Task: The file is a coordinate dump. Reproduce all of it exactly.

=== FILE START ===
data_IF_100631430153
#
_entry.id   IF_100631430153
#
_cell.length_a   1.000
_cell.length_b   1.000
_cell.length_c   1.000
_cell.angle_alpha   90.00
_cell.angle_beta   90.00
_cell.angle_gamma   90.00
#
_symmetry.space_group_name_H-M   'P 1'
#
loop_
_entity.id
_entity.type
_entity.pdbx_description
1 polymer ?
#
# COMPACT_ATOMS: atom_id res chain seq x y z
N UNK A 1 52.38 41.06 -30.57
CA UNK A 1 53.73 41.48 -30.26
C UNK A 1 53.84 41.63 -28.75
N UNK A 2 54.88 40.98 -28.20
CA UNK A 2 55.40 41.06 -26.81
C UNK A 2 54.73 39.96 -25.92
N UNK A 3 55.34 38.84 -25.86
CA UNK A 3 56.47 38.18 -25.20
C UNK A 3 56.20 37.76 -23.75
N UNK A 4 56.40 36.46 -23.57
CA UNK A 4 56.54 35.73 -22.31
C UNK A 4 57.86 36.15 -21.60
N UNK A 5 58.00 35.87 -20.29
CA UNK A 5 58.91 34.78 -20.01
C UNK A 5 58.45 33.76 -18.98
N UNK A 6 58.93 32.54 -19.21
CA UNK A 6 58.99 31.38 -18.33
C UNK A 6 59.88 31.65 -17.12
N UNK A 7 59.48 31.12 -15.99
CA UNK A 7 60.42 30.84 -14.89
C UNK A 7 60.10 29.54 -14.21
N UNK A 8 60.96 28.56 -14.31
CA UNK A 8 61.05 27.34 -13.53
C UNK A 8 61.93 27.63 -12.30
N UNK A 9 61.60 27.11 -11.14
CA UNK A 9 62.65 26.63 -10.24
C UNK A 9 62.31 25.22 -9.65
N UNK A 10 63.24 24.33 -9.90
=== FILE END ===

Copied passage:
data_IF_100631430153
#
_entry.id   IF_100631430153
#
_cell.length_a   1.000
_cell.length_b   1.000
_cell.length_c   1.000
_cell.angle_alpha   90.00
_cell.angle_beta   90.00
_cell.angle_gamma   90.00
#
_symmetry.space_group_name_H-M   'P 1'
#
loop_
_entity.id
_entity.type
_entity.pdbx_description
1 polymer ?
#
# COMPACT_ATOMS: atom_id res chain seq x y z
N UNK A 1 52.38 41.06 -30.57
CA UNK A 1 53.73 41.48 -30.26
C UNK A 1 53.84 41.63 -28.75
N UNK A 2 54.88 40.98 -28.20
CA UNK A 2 55.40 41.06 -26.81
C UNK A 2 54.73 39.96 -25.92
N UNK A 3 55.34 38.84 -25.86
CA UNK A 3 56.47 38.18 -25.20
C UNK A 3 56.20 37.76 -23.75
N UNK A 4 56.40 36.46 -23.57
CA UNK A 4 56.54 35.73 -22.31
C UNK A 4 57.86 36.15 -21.60
N UNK A 5 58.00 35.87 -20.29
CA UNK A 5 58.91 34.78 -20.01
C UNK A 5 58.45 33.76 -18.98
N UNK A 6 58.93 32.54 -19.21
CA UNK A 6 58.99 31.38 -18.33
C UNK A 6 59.88 31.65 -17.12
N UNK A 7 59.48 31.12 -15.99
CA UNK A 7 60.42 30.84 -14.89
C UNK A 7 60.10 29.54 -14.21
N UNK A 8 60.96 28.56 -14.31
CA UNK A 8 61.05 27.34 -13.53
C UNK A 8 61.93 27.63 -12.30
N UNK A 9 61.60 27.11 -11.14
CA UNK A 9 62.65 26.63 -10.24
C UNK A 9 62.31 25.22 -9.65
N UNK A 10 63.24 24.33 -9.90